Hambletonian champion lost to history

It shouldn't have ended like this.

One of the most dominant horses of his generation, ridden by one of the best trainers of his era shouldn't have slipped away the way he did. Walter Dear, the winner of the 1929 Hambletonian disappeared amidst the rubble and chaos that followed the last days of Nazi Germany during World War II. Owner and trainer Charlie Mills escaped the devastation and went on to find success after the war. No one ever found Walter Dear.

Walter Dear won the 1929 Hambletonian -- domestic harness racing's most prestigious race -- in impressive fashion. Before the race found a home amidst the shadows of New York City at the Meadowlands Race Track, the Hambletonian criss-crossed the nation for decades, never truly settling. After finding permanence in Goshen, New York for 26 years, the 1929 race was held in Lexington, Kentucky. There was one clear-cut favorite on that day in early October, that horse was Walter Dear.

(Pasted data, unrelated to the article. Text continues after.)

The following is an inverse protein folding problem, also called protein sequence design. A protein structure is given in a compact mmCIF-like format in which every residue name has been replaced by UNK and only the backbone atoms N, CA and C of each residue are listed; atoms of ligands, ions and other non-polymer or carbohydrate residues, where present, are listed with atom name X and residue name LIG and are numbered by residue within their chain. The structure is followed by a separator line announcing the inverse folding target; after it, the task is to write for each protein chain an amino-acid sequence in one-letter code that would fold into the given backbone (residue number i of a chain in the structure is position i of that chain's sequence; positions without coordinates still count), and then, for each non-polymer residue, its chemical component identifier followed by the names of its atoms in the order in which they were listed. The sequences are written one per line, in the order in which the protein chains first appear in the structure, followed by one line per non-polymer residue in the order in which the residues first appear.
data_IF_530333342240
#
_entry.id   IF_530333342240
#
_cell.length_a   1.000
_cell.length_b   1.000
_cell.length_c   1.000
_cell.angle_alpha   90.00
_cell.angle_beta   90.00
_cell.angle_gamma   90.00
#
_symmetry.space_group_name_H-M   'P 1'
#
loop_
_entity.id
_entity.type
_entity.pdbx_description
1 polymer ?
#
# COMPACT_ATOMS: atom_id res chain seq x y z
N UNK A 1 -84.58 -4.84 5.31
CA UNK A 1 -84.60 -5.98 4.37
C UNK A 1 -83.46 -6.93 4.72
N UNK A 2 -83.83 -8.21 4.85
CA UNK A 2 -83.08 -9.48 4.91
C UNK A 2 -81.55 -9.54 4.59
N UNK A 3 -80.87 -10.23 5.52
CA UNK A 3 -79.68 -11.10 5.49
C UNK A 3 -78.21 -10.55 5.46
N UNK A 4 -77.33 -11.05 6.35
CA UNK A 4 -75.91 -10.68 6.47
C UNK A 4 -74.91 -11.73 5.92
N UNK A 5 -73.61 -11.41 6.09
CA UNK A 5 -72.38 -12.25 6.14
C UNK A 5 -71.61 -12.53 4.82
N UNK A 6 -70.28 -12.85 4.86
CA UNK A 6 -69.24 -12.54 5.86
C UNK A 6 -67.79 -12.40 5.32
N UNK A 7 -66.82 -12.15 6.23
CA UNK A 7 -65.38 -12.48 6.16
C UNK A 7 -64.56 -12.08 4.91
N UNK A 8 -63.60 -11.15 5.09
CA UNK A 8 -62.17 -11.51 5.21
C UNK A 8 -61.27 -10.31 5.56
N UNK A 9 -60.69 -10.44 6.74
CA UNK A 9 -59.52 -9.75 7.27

Winner of his six previous contests, Walter Dear won both starts from the post that day in an era when the Hambletonian winner was decided via several heats. Most notably, it was Walter Dear who the week before won the Kentucky Futurity in straight heats, setting expectations unreasonably high. The horse, would match the hype at the Hambletonian and would make owner William Cane and his Good Time Stable very proud.

It was just a little under three weeks before "Black Thursday," the day the stock market infamously crashed. America was still in the Roaring 20's, an era of fast cars and even faster gangsters. During a period of largesse and excess, harness racing was one of the biggest draws of the time, and Walter Dear was closing out the decade with a fantastic domestic run that would make him a household name.

The Hambletonian was held on Saturday, October 8th that year, still the latest date the race has ever run. It took only two heats to decide the winner -- multiple times over the next decade it would take three if not four heats to declare a winner -- and it was Walter Dear all the way. Each time another William Cane horse, Volomite, would place.